The Natural History of Man: Comprising Inquiries Into the Modifying Influence of Physical and Moral Agencies on the Different Tribes of the Human Family

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H. Bailličre, 1845 - Anthropology - 596 pages
 

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Page 302 - The view of this extensive city ; the numerous canoes upon the river; the crowded population, and the cultivated state of the surrounding country, formed altogether a prospect of civilization and magnificence, which I little expected to find in the bosom of Africa.
Page 388 - The Lenni Lenape (according to the traditions handed down to them by their ancestors) resided many hundred years ago in a very distant country in the western part of the American continent. For some reason, which I do not find accounted for, they determined on migrating to the eastward, and accordingly set out together in a body. After a very long journey and many nights...
Page 501 - The prevailing opinion of all these nations is," says Loskiel, " that there is one God, or, as they call him, one great and good Spirit, who has created the heavens and the earth, and made man and every other creature.
Page 130 - the history of nations, termed Ethnology, must be mainly founded on the relations of their languages.
Page 254 - ... should be wide ; her limbs tapering ; the soles of her feet without any hollow ; and the surface of her body in general soft, delicate, smooth, and rounded, without the asperities of projecting bones and sinews.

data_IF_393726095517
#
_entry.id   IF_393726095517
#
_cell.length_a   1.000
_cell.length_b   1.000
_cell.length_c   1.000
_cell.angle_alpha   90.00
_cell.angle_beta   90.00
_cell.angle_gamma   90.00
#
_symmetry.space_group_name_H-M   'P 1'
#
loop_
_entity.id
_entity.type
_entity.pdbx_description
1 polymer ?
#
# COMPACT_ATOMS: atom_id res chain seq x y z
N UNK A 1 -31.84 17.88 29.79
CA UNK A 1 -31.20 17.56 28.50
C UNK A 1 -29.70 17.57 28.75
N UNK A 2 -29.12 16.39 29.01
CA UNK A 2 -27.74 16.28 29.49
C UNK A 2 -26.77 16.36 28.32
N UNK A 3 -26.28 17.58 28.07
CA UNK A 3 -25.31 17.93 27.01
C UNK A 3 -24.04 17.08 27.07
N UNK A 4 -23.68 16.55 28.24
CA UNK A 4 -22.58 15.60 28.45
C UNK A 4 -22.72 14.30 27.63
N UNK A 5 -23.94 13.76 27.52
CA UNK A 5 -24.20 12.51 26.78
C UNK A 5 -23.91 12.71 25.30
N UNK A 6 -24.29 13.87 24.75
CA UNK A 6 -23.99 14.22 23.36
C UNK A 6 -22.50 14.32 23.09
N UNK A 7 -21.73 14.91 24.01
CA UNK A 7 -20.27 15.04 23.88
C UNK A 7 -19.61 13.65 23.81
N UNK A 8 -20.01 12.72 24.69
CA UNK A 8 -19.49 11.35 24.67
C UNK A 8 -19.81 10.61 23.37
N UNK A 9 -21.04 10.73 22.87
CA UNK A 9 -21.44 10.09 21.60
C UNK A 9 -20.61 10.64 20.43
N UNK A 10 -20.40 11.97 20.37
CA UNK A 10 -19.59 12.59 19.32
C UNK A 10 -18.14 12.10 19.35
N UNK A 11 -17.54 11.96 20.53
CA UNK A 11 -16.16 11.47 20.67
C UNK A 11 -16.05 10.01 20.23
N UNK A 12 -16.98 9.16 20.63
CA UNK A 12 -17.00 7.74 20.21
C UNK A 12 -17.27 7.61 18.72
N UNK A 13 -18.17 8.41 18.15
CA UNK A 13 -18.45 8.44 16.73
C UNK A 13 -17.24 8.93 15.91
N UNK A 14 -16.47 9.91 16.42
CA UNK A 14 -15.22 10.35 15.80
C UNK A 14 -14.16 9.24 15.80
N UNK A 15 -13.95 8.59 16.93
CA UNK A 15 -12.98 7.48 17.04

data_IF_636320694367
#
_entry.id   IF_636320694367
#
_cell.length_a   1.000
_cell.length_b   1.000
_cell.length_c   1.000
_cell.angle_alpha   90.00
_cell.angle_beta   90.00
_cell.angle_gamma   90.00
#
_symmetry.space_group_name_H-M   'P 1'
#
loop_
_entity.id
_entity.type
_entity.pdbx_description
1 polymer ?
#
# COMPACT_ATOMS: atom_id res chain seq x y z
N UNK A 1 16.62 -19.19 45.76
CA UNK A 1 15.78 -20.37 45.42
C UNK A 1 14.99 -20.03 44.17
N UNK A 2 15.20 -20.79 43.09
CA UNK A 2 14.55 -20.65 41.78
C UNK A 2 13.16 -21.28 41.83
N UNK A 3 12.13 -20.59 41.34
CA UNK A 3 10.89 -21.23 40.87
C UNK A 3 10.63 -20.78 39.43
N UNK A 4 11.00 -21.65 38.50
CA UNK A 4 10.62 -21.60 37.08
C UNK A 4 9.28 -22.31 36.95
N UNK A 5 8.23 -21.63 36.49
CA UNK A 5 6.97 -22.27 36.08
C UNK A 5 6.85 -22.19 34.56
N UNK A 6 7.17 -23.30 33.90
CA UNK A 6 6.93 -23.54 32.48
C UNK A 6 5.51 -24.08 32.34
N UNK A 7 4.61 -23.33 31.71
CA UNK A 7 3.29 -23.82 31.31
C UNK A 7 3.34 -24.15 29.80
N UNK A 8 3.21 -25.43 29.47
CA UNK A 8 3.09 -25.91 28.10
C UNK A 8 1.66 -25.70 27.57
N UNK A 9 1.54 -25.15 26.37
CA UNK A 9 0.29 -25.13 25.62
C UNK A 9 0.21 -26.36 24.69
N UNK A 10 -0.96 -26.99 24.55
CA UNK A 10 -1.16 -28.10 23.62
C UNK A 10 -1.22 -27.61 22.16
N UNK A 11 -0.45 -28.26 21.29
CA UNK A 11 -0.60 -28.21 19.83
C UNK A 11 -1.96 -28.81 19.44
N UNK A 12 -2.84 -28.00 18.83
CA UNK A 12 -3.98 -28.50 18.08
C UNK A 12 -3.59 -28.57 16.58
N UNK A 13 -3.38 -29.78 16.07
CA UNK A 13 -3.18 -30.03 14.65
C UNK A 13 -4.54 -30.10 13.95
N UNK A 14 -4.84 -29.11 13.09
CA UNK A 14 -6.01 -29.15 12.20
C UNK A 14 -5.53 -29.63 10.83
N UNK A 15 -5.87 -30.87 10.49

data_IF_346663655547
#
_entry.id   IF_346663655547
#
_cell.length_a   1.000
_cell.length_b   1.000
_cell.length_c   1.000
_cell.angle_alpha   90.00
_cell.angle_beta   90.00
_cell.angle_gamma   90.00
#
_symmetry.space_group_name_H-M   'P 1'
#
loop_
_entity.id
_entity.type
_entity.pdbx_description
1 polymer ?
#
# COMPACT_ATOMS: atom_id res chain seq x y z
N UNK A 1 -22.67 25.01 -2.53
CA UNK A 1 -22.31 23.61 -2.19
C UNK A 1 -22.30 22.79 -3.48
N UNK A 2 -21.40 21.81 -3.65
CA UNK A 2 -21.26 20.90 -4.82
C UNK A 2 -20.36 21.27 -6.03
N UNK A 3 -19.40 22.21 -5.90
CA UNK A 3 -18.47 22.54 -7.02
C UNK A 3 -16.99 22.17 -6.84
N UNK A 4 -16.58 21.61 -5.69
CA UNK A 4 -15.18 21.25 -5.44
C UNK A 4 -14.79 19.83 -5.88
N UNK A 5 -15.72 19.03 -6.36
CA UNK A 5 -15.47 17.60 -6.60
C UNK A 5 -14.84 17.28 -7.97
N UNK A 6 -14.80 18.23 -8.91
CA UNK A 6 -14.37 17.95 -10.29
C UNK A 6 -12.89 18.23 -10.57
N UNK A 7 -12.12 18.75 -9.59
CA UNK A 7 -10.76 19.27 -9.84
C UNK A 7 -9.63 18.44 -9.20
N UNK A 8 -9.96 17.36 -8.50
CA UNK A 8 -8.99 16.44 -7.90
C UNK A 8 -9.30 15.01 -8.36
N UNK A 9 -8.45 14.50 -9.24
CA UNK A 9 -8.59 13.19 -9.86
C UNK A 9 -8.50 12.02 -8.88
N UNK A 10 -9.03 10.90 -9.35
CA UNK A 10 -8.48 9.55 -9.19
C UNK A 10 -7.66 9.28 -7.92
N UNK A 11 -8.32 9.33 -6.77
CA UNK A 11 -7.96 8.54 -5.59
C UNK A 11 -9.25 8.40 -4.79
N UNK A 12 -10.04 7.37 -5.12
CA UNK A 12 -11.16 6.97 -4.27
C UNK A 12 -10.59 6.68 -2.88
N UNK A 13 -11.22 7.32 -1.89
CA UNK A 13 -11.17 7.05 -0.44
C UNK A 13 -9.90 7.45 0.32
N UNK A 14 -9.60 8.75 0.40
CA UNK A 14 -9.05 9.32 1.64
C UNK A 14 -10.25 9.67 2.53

Page 178 - ... ne sont gučre moins mal faits que les Gučbres, parce qu'ils ne s'allient qu'entre eux. Mais, dans le reste du royaume, le sang persan est...
Page 403 - The diversity in the color of hair is also equally as great as that in the complexion ; for in a numerous group of these people (and more particularly amongst the females, who never take pains to change its natural...
Page 172 - Company's service, had come down to meet me, and who has seen more of India than most men, tells me that he cannot account for this difference, which is general throughout the country, and everywhere striking.
Page 47 - The dog, far more than any other animal, becomes a humble friend and companion of man, often seeming actually to know and sympathize with the joys and sorrows of his master; and on this account it is, that he is alike "the pampered...
Page 388 - At the Copper-Mine River, where they made the first land, the ground was covered with copper, over which a body of earth had since been collected, to the depth of a man's height. They believe also, that in ancient times their ancestors lived till their feet were worn out with walking, and their throats with eating.

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